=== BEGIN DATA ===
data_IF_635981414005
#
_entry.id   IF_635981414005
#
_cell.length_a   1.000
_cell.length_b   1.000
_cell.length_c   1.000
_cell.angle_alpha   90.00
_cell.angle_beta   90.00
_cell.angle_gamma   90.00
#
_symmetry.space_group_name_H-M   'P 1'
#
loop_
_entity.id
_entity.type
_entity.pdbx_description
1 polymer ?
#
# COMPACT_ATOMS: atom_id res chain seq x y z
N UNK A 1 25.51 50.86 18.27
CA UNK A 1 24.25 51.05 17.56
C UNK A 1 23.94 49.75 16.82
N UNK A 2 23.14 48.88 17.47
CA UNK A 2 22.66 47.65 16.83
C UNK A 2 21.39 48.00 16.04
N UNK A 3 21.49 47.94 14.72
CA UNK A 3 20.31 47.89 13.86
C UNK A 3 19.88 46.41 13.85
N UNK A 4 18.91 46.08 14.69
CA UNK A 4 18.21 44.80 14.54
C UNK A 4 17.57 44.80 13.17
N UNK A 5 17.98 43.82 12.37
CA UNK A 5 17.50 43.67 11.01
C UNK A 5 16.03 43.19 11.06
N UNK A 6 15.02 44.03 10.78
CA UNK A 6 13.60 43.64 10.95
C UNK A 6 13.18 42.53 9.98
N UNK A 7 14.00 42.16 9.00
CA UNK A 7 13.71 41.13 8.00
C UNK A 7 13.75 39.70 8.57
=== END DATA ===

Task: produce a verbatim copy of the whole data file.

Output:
data_IF_635981414005
#
_entry.id   IF_635981414005
#
_cell.length_a   1.000
_cell.length_b   1.000
_cell.length_c   1.000
_cell.angle_alpha   90.00
_cell.angle_beta   90.00
_cell.angle_gamma   90.00
#
_symmetry.space_group_name_H-M   'P 1'
#
loop_
_entity.id
_entity.type
_entity.pdbx_description
1 polymer ?
#
# COMPACT_ATOMS: atom_id res chain seq x y z
N UNK A 1 25.51 50.86 18.27
CA UNK A 1 24.25 51.05 17.56
C UNK A 1 23.94 49.75 16.82
N UNK A 2 23.14 48.88 17.47
CA UNK A 2 22.66 47.65 16.83
C UNK A 2 21.39 48.00 16.04
N UNK A 3 21.49 47.94 14.72
CA UNK A 3 20.31 47.89 13.86
C UNK A 3 19.88 46.41 13.85
N UNK A 4 18.91 46.08 14.69
CA UNK A 4 18.21 44.80 14.54
C UNK A 4 17.57 44.80 13.17
N UNK A 5 17.98 43.82 12.37
CA UNK A 5 17.50 43.67 11.01
C UNK A 5 16.03 43.19 11.06
N UNK A 6 15.02 44.03 10.78
CA UNK A 6 13.60 43.64 10.95
C UNK A 6 13.18 42.53 9.98
N UNK A 7 14.00 42.16 9.00
CA UNK A 7 13.71 41.13 8.00
C UNK A 7 13.75 39.70 8.57